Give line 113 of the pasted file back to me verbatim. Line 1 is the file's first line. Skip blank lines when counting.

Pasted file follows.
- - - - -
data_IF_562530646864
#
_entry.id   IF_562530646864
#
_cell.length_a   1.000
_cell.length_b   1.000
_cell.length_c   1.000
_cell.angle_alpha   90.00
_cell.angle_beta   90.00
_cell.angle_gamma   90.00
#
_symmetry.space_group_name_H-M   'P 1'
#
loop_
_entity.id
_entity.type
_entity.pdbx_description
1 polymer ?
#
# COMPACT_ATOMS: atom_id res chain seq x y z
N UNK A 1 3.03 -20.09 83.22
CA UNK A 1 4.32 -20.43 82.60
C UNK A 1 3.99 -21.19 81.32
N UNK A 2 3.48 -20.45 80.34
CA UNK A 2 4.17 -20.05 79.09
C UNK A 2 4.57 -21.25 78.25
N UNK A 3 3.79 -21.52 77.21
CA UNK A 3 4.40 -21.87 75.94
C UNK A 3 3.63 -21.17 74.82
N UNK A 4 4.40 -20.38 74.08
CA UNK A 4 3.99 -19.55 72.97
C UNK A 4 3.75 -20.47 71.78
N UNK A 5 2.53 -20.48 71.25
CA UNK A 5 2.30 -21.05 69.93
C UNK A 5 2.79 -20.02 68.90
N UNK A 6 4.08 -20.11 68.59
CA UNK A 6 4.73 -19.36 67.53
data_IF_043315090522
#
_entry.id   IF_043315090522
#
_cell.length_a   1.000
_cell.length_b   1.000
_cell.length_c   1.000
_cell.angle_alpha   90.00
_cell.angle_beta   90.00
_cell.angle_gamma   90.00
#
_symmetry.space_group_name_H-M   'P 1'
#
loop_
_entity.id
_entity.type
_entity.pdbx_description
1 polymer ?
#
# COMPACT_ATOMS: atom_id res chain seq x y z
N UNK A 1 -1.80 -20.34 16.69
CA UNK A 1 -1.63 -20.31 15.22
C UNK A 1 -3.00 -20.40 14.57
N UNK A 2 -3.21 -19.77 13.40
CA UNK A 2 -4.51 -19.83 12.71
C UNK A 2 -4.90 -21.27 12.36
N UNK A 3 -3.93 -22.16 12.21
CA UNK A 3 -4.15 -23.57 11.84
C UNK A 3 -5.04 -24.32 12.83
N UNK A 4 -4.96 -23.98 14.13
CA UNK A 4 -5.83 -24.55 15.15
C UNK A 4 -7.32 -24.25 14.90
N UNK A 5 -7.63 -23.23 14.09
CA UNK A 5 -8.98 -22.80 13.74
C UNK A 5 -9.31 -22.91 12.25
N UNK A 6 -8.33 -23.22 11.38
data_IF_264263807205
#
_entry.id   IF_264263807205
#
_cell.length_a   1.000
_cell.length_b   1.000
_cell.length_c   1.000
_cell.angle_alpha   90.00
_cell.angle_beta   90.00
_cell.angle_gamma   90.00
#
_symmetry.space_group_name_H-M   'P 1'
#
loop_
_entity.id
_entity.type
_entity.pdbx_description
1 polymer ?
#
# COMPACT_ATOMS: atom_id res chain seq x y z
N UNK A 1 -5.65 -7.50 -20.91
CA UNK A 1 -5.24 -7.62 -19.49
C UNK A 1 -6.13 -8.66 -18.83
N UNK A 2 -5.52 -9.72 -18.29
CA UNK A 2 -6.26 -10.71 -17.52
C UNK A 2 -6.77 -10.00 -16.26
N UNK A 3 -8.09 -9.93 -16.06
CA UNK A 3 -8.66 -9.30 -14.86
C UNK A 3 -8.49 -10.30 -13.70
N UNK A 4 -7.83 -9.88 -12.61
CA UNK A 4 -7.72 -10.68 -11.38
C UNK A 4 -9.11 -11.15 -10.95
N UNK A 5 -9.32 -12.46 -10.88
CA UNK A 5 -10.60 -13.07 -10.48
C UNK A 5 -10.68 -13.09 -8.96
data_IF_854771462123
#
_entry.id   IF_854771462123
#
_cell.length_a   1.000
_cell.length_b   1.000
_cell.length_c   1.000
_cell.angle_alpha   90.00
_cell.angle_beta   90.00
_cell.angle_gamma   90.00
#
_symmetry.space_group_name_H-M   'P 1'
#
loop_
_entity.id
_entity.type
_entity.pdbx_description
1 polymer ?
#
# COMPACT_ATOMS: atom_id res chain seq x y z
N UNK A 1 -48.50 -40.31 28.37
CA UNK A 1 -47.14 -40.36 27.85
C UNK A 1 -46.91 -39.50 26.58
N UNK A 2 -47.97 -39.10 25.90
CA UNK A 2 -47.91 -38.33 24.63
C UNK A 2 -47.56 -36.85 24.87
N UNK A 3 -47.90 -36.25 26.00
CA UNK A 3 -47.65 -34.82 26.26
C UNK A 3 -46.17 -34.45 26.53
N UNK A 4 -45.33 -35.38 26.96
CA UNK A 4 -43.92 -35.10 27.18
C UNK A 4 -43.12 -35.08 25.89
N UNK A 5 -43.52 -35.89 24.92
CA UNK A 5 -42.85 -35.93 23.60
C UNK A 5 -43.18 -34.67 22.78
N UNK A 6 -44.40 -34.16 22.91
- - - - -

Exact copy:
_cell.length_a   1.000